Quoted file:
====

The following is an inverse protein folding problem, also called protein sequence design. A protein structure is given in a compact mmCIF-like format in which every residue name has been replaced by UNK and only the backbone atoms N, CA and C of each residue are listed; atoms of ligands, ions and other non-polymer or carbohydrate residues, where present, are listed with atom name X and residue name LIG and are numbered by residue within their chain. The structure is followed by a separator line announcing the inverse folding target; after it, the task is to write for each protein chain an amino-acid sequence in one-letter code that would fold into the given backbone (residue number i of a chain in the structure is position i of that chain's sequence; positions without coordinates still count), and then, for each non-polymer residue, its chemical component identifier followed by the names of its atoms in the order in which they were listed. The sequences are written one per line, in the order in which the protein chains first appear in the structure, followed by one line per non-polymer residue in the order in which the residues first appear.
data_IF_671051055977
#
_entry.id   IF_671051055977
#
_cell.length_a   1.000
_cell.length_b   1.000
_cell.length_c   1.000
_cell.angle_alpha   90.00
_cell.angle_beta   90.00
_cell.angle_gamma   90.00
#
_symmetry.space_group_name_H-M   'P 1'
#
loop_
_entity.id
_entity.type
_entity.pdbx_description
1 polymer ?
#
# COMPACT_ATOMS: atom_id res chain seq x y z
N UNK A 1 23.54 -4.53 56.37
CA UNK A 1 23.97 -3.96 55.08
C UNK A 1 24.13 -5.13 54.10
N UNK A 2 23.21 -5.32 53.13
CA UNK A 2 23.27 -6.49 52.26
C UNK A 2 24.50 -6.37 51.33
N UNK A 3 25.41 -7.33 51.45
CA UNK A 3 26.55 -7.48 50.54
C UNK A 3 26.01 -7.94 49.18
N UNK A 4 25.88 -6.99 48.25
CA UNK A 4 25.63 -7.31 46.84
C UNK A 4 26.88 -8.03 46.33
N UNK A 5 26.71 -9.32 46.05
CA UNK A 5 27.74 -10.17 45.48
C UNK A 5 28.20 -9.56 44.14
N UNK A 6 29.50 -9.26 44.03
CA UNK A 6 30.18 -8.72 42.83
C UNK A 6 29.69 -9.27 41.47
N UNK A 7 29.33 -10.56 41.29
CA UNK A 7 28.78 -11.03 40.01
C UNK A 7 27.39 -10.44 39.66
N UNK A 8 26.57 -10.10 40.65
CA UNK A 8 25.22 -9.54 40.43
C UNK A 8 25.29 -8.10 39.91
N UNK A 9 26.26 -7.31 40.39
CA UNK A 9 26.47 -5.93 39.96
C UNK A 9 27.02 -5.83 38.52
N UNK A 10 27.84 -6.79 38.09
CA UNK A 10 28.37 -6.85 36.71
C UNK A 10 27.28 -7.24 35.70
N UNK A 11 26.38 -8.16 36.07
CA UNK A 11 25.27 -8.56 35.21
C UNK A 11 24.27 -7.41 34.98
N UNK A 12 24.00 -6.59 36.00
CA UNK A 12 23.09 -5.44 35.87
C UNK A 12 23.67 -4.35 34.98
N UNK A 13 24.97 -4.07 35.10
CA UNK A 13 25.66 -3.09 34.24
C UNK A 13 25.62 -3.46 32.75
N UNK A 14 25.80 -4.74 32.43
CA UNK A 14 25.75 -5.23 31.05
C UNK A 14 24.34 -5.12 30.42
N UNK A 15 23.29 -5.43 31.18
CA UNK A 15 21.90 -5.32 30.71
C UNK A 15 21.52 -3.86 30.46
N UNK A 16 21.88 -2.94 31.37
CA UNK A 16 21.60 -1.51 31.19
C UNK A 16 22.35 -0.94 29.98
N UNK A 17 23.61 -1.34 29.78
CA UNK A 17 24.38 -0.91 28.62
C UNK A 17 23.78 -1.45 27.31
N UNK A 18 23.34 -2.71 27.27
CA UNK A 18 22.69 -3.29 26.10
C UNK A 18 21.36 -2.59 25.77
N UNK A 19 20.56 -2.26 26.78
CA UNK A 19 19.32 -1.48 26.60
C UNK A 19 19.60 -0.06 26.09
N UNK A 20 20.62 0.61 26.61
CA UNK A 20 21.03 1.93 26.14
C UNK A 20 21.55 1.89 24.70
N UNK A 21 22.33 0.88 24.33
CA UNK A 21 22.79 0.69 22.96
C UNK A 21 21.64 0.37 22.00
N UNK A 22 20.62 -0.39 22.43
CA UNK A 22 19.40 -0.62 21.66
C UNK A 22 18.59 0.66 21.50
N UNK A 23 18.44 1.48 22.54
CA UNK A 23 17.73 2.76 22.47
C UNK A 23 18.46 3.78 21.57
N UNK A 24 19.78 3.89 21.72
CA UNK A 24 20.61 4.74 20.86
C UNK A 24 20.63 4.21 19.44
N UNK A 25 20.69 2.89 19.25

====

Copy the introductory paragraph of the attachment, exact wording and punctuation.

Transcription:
The following is an inverse protein folding problem, also called protein sequence design. A protein structure is given in a compact mmCIF-like format in which every residue name has been replaced by UNK and only the backbone atoms N, CA and C of each residue are listed; atoms of ligands, ions and other non-polymer or carbohydrate residues, where present, are listed with atom name X and residue name LIG and are numbered by residue within their chain. The structure is followed by a separator line announcing the inverse folding target; after it, the task is to write for each protein chain an amino-acid sequence in one-letter code that would fold into the given backbone (residue number i of a chain in the structure is position i of that chain's sequence; positions without coordinates still count), and then, for each non-polymer residue, its chemical component identifier followed by the names of its atoms in the order in which they were listed. The sequences are written one per line, in the order in which the protein chains first appear in the structure, followed by one line per non-polymer residue in the order in which the residues first appear.